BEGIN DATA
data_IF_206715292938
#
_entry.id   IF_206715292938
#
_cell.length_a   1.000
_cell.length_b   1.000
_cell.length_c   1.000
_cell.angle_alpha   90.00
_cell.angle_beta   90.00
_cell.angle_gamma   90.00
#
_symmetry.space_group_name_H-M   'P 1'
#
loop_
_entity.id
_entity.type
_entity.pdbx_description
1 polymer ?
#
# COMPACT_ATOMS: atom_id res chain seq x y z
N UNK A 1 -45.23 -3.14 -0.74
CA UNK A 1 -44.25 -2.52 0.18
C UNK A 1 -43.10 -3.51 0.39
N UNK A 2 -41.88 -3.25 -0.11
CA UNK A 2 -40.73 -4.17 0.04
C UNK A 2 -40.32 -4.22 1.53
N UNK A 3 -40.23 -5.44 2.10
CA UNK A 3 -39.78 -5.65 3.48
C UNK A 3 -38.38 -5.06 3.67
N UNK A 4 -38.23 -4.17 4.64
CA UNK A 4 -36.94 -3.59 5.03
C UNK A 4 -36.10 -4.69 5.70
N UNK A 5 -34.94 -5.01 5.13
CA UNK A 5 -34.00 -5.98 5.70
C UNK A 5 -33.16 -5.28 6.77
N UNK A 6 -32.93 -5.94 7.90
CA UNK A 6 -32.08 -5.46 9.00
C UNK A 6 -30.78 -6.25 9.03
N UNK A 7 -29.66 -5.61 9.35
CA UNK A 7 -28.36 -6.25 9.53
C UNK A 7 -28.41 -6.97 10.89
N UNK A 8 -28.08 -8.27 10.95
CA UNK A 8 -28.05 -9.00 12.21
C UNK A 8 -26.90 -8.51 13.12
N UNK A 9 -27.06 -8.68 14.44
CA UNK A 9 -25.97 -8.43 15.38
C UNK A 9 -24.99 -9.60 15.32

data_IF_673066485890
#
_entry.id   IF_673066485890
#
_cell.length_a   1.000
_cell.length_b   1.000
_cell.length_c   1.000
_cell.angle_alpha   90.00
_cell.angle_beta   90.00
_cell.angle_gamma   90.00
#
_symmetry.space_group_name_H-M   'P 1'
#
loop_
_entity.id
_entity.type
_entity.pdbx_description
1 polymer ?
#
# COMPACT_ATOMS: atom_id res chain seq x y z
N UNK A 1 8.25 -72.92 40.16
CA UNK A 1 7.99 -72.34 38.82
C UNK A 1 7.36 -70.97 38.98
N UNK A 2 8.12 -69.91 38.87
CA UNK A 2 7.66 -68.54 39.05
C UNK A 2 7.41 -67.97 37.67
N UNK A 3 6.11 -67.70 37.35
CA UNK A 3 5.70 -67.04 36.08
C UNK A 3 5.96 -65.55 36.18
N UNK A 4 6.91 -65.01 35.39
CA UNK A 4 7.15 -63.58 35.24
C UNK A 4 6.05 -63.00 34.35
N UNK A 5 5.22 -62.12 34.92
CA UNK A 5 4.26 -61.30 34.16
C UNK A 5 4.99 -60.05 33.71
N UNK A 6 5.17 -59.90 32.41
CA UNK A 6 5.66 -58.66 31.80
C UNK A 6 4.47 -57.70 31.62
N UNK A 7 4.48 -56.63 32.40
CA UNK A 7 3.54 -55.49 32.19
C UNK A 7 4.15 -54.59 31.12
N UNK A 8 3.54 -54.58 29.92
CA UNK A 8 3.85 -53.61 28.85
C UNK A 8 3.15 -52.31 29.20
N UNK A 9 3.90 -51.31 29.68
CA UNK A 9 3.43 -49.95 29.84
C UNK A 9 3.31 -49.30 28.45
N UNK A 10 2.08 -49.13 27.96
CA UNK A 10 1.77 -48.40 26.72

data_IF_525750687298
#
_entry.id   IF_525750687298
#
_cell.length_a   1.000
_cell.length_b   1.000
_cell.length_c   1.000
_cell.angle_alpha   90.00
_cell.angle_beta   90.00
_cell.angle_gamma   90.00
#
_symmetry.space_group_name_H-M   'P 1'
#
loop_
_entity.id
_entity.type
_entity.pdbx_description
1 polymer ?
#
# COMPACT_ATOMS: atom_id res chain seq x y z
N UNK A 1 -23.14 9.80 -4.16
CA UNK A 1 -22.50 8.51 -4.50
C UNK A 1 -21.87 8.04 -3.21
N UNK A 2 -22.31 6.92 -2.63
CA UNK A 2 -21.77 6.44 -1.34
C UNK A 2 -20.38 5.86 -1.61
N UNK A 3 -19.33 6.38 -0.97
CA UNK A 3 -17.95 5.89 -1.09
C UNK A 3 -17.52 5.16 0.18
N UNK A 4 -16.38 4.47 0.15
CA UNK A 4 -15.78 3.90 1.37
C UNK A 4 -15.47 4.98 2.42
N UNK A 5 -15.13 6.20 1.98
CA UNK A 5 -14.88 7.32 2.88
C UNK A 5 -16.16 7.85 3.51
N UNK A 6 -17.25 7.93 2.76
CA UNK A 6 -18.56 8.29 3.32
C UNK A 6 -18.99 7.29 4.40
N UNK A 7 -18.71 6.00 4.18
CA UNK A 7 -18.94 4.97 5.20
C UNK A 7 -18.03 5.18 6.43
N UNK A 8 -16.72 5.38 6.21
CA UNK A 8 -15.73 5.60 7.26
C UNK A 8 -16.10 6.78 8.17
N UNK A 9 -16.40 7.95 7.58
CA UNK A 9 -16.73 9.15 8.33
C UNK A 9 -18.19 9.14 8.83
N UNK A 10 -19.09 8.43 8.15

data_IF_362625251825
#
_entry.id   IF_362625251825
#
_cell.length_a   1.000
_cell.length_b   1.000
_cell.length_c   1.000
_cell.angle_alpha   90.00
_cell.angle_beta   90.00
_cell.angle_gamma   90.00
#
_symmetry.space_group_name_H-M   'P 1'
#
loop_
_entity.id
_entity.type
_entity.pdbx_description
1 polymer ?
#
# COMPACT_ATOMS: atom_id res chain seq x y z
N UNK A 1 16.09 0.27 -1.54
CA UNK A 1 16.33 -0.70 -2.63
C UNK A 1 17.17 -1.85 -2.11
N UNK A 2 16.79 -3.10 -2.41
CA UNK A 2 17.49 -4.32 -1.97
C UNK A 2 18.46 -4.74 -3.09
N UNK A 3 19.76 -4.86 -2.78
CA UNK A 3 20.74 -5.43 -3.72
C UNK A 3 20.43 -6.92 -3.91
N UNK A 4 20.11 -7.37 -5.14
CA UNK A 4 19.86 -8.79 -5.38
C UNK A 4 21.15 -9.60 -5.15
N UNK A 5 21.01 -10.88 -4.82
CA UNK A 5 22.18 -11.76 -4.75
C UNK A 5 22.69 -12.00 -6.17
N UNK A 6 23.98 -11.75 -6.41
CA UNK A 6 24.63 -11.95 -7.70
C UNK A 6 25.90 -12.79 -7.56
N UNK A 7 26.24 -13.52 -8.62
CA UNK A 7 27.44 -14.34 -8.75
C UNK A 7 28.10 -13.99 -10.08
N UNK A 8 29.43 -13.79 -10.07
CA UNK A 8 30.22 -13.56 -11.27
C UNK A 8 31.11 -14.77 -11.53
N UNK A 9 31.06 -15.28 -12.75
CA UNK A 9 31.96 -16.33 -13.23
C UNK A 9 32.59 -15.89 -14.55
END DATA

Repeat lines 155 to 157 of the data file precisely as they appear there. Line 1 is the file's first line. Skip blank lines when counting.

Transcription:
#
_symmetry.space_group_name_H-M   'P 1'
#